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Making the hotel lobby a place to see and be seen
Grand old luxury hotels, like New York's Plaza and Chicago's Drake, have long relied on their public spaces to help distinguish themselves.
But as national hotel chains developed in the 1960s, designs became standardized and bland. Guests no longer selected hotels by the looks of the lobby but on the brand's reputation.
A brief lobby renaissance kicked off in 1967 with the Hyatt Regency Atlanta. The hotel's 22-story atrium and rooftop revolving restaurant made it a tourist destination. Similar hotels soon popped up in San Francisco, Houston, Detroit and Los Angeles. But the oil crises of 1973 and 1979 made heating and cooling giant atriums impractical.
Increased use of wheeled suitcases reduced the need for bellmen and the space they occupied. The lobby became a place to swipe a credit card, get a room key and leave. By the 1980s, they resembled bunkers, with low ceilings and few windows.
"The industry really failed by letting the lobbies get hollow," says Marriott CEO Arne Sorenson.
Then in 1984, Ian Schrager and his business partner Steve Rubell — the men behind the famed 1970s nightclub Studio 54 — opened the Morgans Hotel in New York. The rooms were tiny. But its stylized lobby redefined the industry.
Robert Mapplethorpe photographs were commissioned for the walls. Nightclub music blared. When it first opened, locals waited behind red velvet ropes to enter.
"The lobby established the pricing of the hotel," says NYU's Hanson.
It would take more than a decade for chains to catch on. Then, in 1998, Starwood opened the W New York. The lobby became the "living room." Forget food. The emphasis was on drinks with higher profit margins. Guests clamored at the bar to buy $14 cosmopolitans and sour apple martinis.
Other hotel chains eventually followed with their own boutique brands, including Hyatt's Andaz and InterContinental's Indigo. Marriott partnered with Schrager to launch its own "lifestyle" brand. But traditional convention, airport and city center hotels were largely ignored until now.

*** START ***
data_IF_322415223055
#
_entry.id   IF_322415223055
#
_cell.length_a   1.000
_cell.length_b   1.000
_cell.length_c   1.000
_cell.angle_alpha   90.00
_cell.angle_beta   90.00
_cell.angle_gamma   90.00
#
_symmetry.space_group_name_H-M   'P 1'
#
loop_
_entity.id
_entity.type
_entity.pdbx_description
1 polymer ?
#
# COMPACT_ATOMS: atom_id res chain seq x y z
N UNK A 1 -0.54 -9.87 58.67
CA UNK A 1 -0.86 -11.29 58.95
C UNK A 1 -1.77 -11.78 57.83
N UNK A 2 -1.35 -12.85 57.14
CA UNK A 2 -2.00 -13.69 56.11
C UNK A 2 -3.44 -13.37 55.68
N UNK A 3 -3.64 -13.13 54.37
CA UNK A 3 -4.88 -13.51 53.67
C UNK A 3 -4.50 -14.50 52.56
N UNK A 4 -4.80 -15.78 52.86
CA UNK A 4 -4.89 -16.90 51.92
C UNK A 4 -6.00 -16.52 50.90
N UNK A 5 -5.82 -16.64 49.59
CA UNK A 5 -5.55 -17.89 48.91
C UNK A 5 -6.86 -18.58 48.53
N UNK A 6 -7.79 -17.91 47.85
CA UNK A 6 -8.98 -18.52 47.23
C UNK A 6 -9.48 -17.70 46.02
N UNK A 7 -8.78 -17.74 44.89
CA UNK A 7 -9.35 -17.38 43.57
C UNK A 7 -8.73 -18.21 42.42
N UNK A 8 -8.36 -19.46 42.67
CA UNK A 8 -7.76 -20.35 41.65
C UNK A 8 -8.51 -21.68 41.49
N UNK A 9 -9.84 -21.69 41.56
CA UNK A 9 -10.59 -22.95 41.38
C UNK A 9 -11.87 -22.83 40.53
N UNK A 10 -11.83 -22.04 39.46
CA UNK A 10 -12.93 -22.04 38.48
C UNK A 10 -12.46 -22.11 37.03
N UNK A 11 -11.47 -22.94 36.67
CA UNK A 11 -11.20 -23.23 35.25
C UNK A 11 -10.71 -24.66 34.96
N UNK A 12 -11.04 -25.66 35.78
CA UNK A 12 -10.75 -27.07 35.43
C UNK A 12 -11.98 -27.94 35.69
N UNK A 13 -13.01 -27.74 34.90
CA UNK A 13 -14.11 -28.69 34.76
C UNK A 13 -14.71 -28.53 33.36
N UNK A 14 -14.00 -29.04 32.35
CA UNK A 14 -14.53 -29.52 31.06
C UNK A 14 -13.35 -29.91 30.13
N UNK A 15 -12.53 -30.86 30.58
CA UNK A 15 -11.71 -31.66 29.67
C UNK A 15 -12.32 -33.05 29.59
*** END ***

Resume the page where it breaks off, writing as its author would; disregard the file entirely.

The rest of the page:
Revamping lobbies is a delicate balancing act: attract younger road warriors but don't turn away baby boomers with loud, thumping music.
Sheraton's first lobby modernization came in 2006 when it partnered with Microsoft to provide free computers. Soon it was selling Starbucks to lingering guests.
"As people spent more time in the lobby, they were more willing to purchase food and beverages," says Hoyt Harper, the senior vice president in charge of Sheraton.
Nearly 15.1 million — or half of — Sheraton guests use the computers each year. Just 5.8 million use the gym.
Pushing through costly renovations isn't easy. Most chain hotels are owned by smaller companies that must meet the larger brand's standards in exchange for using the Sheraton, Marriott or Hyatt name. Some need convincing to understand the benefits of spending millions on a lobby revamp.
For proof that the investment works, look no further than Destination Hotels and the $26 million renovation of its seaside L'Auberge Del Mar resort in Southern California. Its new living room-style lobby features large doors that open out to the ocean, allowing the breeze to flow through. A fireplace warms guests on cold days as they enjoy $25 charcuterie plates and $12 hibiscus margaritas.
Prior to the renovation, the hotel sold $450,000 worth of food and drinks in its lobby each year. Today, it sells more than double that.
"If they are comfortable in the space and surrounded by others, they will stay and spend more money," says Destination's Slosser. "They become not concerned about the price. They're much more interested in staying there and enjoying their life."